This new information led HHS to propose changing the recommended level for community water systems to 0.7 milligrams per liter. The current recommended level is a range of 0.7 to 1.2 milligrams per liter. An announcement about the proposed change was published in the Federal Register. Public comment on the new proposed optimal fluoridation level is being sought and may be provided for 30 days. Comments will be considered by HHS in finalizing a new recommendation for community water fluoridation in the United States.
In 1962, based on scientific studies showing that fluoride reduces tooth decay, the U.S. Public Health Service recommended the amount of fluoride in drinking water range from 0.7 to 1.2 milligrams per liter. Scientists set the range by taking into account different levels of children's fluid intake according to the average annual temperature in different regions of the United States—less fluoride was added in warmer, southern climates where it was believed that people drank more water, and more was added in cooler, northern climates where it was believed that people drank less. Over the past several decades, many factors, including the advent of air conditioning, have reduced geographical differences in water intake.
Fluoride in drinking water and toothpaste more generally
Fluoride can occur in drinking water naturally as a result of the geological composition of soils and bedrock. Some areas of the country have high levels of naturally occurring fluoride.
Fluoride can also be added to public drinking water supplies as a public health measure for reducing cavities. The decision whether or not to add fluoride to drinking water is made at the state or local level. Consumers served by public water systems who wish to learn about fluoridation of their drinking water can visit the CDC's "My Water's Fluoride" Web site at http://apps.nccd.cdc.gov/MWF/Index.asp.
If you have questions about whether your community has fluoridated water, you can call your public water system. If you live in one of the 39 states that participate in the CDC's "My Water's Fluoride" program, you can go online and find information on your water system's fluoridation status. The best way to find the fluoride level of your local public water system is to contact your water utility provider for more information. Consumers can find the name and contact information of the water utility on their water bill.
EPA's drinking water standard differs from HHS' recommended optimal fluoridation level because the two benchmarks have different purposes and are set under different authorities.
The EPA's enforceable standard for the highest level of fluoride that is allowed in public water supplies is 4.0 milligrams per liter, and is set to protect against risks from exposure to too much fluoride. The HHS proposed recommended optimal level of 0.7 milligrams per liter is set to promote public health benefits of fluoride for preventing tooth decay while minimizing the chance for dental fluorosis.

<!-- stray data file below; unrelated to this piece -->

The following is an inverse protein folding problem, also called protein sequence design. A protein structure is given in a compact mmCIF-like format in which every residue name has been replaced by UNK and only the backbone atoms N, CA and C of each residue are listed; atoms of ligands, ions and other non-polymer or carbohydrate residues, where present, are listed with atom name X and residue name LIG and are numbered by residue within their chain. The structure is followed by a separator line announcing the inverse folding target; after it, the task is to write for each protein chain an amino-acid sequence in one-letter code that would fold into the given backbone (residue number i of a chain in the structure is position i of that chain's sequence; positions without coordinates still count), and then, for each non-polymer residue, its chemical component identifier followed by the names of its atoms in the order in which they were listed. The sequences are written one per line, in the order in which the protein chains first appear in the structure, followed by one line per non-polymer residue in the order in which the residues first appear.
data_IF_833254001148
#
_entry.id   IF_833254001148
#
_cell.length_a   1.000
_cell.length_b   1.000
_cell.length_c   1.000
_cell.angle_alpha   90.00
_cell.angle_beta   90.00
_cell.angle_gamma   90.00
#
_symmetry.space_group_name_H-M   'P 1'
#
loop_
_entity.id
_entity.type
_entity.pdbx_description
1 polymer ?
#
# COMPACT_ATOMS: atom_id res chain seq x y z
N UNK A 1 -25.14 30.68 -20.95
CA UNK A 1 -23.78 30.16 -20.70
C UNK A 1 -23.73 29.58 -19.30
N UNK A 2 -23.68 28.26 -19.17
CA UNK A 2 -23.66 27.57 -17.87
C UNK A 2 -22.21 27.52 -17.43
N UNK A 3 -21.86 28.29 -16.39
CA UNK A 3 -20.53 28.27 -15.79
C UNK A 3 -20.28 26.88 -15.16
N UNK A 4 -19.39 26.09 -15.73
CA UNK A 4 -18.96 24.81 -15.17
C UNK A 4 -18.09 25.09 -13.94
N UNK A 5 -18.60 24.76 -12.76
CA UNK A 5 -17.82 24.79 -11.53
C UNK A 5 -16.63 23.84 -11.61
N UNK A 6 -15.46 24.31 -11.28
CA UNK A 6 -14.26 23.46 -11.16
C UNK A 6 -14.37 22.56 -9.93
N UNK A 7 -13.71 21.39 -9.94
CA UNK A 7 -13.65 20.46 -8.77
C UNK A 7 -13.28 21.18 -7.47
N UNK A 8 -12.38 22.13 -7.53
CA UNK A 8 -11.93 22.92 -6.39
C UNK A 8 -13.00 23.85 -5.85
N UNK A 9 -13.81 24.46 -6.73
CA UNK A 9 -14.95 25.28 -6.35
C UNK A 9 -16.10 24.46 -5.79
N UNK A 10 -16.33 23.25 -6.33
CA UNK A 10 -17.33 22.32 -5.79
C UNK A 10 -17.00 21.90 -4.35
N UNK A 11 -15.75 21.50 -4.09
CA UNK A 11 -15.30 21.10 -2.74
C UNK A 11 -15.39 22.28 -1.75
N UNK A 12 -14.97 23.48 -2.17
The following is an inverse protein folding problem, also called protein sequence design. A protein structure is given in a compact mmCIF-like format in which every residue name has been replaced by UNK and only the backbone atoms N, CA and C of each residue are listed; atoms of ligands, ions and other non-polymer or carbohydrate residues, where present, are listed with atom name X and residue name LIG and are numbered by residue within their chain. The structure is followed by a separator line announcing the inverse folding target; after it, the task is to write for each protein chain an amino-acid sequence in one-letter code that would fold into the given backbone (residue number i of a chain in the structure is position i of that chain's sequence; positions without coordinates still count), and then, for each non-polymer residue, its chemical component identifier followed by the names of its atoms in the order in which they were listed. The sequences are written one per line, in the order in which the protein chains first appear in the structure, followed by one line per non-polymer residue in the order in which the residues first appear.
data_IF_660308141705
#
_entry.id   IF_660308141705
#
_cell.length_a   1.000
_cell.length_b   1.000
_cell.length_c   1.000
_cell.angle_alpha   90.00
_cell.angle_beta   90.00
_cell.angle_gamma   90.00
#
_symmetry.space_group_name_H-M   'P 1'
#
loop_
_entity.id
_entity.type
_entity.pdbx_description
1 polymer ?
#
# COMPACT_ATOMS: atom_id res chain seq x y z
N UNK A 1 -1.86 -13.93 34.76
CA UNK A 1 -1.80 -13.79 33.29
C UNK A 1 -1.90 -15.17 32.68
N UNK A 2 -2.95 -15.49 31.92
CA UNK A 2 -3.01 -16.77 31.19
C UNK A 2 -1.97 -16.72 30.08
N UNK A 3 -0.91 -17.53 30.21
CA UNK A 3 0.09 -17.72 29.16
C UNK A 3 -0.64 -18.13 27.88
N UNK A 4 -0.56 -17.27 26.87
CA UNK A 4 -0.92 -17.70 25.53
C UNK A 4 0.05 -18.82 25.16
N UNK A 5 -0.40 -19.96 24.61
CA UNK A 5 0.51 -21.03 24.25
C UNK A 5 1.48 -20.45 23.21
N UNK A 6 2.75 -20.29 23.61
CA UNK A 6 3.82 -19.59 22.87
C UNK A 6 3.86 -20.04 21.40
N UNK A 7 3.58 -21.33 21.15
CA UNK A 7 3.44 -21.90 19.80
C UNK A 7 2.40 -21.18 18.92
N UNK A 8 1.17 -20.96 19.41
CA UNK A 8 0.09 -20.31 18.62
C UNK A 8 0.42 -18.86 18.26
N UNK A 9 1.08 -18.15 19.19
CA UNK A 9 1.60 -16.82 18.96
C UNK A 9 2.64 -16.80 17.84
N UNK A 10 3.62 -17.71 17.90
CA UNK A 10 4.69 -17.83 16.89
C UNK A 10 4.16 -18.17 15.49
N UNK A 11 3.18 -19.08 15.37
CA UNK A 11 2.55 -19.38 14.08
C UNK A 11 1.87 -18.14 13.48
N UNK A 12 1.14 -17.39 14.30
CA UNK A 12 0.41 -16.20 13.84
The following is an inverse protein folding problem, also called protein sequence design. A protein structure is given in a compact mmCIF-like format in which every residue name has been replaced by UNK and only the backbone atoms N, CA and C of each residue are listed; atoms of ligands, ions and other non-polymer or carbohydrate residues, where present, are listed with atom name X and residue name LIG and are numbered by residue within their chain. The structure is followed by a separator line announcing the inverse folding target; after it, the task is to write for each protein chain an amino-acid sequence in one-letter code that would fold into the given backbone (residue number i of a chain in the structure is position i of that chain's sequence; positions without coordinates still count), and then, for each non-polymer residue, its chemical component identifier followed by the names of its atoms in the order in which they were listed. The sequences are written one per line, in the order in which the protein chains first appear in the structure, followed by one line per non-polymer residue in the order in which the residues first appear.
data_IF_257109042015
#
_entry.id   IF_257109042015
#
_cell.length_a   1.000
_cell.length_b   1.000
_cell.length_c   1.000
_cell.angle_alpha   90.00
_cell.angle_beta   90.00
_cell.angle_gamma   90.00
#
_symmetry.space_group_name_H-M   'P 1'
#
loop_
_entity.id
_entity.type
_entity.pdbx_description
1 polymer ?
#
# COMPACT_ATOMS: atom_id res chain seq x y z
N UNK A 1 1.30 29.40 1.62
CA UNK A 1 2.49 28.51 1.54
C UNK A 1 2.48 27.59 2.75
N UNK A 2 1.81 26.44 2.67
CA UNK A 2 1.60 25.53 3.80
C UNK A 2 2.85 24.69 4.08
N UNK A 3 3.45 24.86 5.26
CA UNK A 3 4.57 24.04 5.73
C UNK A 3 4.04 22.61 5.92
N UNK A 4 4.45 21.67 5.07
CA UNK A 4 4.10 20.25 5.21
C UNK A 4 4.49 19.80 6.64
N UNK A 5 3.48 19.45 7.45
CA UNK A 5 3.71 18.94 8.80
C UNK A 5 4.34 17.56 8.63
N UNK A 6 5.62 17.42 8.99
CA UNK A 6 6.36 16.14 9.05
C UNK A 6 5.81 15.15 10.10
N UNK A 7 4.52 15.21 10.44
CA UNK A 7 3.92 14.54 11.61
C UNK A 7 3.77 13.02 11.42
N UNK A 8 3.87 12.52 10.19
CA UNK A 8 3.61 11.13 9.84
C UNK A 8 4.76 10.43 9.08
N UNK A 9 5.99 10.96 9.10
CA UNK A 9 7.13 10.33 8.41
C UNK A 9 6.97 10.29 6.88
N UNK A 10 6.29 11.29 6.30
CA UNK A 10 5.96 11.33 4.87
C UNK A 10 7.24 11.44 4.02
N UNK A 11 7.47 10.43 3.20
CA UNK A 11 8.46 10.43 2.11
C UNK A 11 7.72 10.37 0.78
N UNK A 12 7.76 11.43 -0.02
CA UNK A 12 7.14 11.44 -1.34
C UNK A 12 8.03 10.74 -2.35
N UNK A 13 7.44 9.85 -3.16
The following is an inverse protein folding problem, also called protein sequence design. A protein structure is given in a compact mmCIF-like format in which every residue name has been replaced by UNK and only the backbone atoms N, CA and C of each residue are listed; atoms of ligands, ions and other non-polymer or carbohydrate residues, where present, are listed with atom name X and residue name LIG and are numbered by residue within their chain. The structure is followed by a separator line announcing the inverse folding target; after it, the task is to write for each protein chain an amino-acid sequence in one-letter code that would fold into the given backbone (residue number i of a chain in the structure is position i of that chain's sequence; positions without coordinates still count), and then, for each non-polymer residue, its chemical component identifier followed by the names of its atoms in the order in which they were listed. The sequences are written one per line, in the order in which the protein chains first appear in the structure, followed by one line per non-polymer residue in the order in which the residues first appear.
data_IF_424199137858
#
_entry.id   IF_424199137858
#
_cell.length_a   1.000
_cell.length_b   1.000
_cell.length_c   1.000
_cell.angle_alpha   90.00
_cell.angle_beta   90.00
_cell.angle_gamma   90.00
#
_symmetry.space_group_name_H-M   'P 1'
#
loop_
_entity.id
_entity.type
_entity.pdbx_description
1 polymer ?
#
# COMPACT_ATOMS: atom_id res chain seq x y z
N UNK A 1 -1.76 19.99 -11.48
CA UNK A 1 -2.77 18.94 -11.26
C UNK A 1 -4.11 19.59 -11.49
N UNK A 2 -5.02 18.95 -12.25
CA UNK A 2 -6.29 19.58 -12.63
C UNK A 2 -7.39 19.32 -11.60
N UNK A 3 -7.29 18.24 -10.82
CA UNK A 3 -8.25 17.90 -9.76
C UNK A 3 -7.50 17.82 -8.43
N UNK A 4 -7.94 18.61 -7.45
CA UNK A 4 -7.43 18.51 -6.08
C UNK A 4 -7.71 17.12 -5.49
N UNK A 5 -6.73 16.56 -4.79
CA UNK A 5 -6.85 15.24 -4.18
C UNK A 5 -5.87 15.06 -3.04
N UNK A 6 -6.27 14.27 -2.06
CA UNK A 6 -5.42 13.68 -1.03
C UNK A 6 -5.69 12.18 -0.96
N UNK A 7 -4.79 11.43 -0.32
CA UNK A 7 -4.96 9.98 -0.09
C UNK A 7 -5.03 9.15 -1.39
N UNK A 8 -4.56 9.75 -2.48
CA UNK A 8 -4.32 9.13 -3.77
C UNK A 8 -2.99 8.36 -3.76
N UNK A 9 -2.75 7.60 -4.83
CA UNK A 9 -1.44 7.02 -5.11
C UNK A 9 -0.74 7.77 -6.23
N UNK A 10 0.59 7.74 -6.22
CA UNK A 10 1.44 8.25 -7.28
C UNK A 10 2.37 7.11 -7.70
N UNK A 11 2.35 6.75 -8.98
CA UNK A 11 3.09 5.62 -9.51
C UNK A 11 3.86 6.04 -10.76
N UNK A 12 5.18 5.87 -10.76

Dental fluorosis is a change in the appearance of the tooth's enamel. It can result when children regularly consume higher-than-recommended amounts of fluoride during the teeth forming years, age 8 and younger. Most dental fluorosis in the U.S. – about 92 percent – is very mild to mild, appearing as white spots on the tooth surface that in many cases only a dental professional would notice. Moderate and severe forms of dental fluorosis, which are less common, cause more extensive enamel changes. In the rare, severe form, pits may form in the teeth. The severe form rarely occurs in communities where the level of fluoride in water is less than 2 milligrams per liter.
Since the optimal level of 0.7 milligrams per liter of fluoride is a "recommended" level (i.e., not a nationwide level or EPA enforceable level) in community drinking water systems, how do I know whether my community has or will reduce the level of fluoride in my drinking water? Does it have to?
This optimal level recommendation is voluntary. If your local water system adds fluoride to the water, reducing the level is a simple process that can be completed almost immediately, although it may be several days before the entire water system is at the new level. If you want the most up-to-date information about the current fluoride level in your water, contact your local water system.
Exposures to fluoride have increased since the early 1960s. At that time, drinking water and food and beverages prepared with fluoridated water accounted for nearly all of an individual's fluoride intake. Today, exposure to fluoride comes from more sources including fluoridated dental products such as toothpaste and mouthwash, as well as the voluntary addition of fluoride to drinking water, which some systems do as a public health measure for reducing tooth decay.
Fluoridated toothpaste is another main source of fluoride intake. Other fluoride-containing dental products are applied or prescribed by a health care professional such as gels, varnishes, pastes, and restorative materials. These products are used only occasionally on the outside of the tooth and do not contribute much to the total intake of fluoride. Small amounts of fluoride can also come from industrial emissions, pharmaceuticals, and pesticides.